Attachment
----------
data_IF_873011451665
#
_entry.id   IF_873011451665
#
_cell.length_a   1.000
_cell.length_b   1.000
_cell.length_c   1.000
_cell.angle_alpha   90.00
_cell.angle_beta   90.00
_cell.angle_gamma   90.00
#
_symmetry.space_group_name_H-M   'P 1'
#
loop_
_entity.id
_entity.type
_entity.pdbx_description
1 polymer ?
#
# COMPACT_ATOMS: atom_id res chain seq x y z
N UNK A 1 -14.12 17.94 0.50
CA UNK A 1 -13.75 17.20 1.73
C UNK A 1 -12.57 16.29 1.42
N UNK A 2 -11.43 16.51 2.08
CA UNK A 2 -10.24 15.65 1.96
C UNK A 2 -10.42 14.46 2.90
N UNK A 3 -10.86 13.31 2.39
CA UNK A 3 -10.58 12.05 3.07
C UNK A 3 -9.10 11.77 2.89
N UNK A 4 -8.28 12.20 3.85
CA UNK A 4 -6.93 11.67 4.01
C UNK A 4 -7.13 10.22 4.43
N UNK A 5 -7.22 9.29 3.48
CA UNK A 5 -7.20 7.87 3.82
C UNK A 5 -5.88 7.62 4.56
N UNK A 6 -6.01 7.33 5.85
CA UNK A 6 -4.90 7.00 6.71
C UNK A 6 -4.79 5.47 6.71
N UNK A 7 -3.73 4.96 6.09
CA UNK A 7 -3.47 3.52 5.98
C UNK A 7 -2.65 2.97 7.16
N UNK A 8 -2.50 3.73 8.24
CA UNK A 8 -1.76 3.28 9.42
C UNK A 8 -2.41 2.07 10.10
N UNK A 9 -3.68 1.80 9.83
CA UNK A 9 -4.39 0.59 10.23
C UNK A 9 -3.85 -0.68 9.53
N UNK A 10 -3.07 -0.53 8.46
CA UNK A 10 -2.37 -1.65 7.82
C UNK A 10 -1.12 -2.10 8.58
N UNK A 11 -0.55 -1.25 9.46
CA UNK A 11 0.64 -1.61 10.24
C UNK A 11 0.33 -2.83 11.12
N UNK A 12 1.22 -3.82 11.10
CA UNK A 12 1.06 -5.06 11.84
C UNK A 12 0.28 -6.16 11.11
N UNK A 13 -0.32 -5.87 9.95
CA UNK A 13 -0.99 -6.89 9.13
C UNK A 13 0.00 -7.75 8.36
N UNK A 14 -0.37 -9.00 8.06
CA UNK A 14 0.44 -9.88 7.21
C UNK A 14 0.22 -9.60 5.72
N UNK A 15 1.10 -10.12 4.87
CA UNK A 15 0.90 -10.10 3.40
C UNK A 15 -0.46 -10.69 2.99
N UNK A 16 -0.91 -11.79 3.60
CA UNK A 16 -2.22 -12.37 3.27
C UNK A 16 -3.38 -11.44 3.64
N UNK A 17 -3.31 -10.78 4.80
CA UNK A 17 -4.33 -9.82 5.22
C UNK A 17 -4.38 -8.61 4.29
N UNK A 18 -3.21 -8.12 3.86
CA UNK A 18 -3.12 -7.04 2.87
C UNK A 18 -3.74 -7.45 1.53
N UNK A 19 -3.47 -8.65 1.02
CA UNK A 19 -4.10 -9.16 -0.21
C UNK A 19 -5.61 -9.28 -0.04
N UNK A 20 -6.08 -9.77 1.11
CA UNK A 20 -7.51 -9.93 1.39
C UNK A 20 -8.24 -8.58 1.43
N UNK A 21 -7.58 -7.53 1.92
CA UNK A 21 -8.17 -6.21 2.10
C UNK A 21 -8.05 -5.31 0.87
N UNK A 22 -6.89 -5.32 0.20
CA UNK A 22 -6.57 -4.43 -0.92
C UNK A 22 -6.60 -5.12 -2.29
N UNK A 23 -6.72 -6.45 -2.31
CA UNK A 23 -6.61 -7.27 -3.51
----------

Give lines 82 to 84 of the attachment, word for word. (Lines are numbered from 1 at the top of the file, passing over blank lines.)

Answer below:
CA UNK A 21 -8.17 -6.21 2.10
C UNK A 21 -8.05 -5.31 0.87
N UNK A 22 -6.89 -5.32 0.20